To evaluate the health and status of wolf populations in east-central Superior National Forest (SNF) of northeastern Minnesota, the USGS Northern Prairie Wildlife Research Center monitors their movements and population dynamics. Since 1968, researchers have used Very High Frequency (VHF) and/or Global Positioning System (GPS) radiocollars to locate and monitor individual wolves. During winter, the collars are located by aerial tracking, which allows observation of collared wolves and their packs, thus providing data for annual surveys of populations and long-term population trajectories. However, non-invasive methods are preferred over physically capturing animals to radiocollar them. The USGS, in cooperation with the Minnesota Department of Natural Resources, is now testing the utility of a suite of non-invasive methods to monitor the wolf population in the SNF while using traditional aerial radiotelemetry results for comparison.
Recent advances in non-invasive methods, such as genetic surveys and camera trapping, combined with ground and aerial observations of tracks in the snow, may now provide reasonably accurate population estimates. Information on wolf pack size and territory obtained from snow tracks, camera trapping, genetic analysis of scats, and citizen-scientist observations was compared with aerial observations of radioed wolves and their packmates. The first planned January–March 2019 test was shortened due to the Federal Government shutdown. However, results were encouraging enough that the methods will be tried again during winter 2020. Preliminary conclusions suggest that noninvasive methods reduce reliance on trapping wolves for radiocollaring, although they may or may not entirely replace radiocollaring, depending on research questions.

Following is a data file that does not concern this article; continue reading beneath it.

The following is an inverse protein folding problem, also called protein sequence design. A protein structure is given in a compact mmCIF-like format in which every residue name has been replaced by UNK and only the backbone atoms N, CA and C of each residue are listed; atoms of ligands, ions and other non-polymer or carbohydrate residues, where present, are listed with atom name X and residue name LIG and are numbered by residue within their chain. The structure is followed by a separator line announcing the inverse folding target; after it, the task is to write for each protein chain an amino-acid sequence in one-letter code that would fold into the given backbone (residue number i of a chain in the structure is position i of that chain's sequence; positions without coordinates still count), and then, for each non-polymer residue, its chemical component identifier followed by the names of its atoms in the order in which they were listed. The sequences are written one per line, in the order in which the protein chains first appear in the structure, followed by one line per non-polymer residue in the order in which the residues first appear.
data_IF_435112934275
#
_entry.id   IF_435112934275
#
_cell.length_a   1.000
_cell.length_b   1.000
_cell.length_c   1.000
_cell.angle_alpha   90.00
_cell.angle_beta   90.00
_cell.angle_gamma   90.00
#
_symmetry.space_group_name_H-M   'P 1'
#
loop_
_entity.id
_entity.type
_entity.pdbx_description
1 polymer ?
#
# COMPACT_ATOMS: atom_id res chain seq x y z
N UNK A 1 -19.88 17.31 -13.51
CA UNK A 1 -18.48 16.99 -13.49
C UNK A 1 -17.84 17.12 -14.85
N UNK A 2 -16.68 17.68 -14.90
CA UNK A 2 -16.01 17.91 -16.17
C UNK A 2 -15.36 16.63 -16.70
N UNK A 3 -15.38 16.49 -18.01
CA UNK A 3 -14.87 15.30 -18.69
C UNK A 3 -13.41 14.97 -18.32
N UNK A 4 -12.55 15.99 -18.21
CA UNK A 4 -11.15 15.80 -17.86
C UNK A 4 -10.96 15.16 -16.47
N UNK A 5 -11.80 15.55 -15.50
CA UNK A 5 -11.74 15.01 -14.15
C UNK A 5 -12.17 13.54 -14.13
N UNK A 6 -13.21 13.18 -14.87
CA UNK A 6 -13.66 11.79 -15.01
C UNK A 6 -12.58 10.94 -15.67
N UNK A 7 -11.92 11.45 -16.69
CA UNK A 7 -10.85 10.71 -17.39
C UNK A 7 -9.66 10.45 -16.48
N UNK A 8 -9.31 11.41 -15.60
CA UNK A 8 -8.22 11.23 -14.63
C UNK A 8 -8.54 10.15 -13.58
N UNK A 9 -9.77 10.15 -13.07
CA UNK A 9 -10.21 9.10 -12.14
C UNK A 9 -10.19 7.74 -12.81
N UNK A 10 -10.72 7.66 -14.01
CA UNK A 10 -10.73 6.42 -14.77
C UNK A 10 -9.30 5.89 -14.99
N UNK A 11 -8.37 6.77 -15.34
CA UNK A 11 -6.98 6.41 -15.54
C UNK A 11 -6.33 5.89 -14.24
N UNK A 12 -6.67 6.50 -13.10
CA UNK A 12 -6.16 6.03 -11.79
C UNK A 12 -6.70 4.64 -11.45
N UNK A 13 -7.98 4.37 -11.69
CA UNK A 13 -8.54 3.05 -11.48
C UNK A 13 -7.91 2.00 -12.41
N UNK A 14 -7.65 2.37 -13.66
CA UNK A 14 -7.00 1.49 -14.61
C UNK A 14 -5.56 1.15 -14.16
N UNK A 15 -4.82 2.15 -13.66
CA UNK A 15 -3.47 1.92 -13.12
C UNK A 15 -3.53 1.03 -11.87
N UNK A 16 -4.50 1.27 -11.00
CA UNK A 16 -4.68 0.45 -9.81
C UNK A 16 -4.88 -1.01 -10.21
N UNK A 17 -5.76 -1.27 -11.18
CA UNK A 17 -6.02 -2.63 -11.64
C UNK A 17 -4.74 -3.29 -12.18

(Map) GPS-collared Wolf 7248’s movements during winter 2018.
(Photo) GPS-collared Wolf 7248 following his packmate, captured on a trail camera during winter 2019.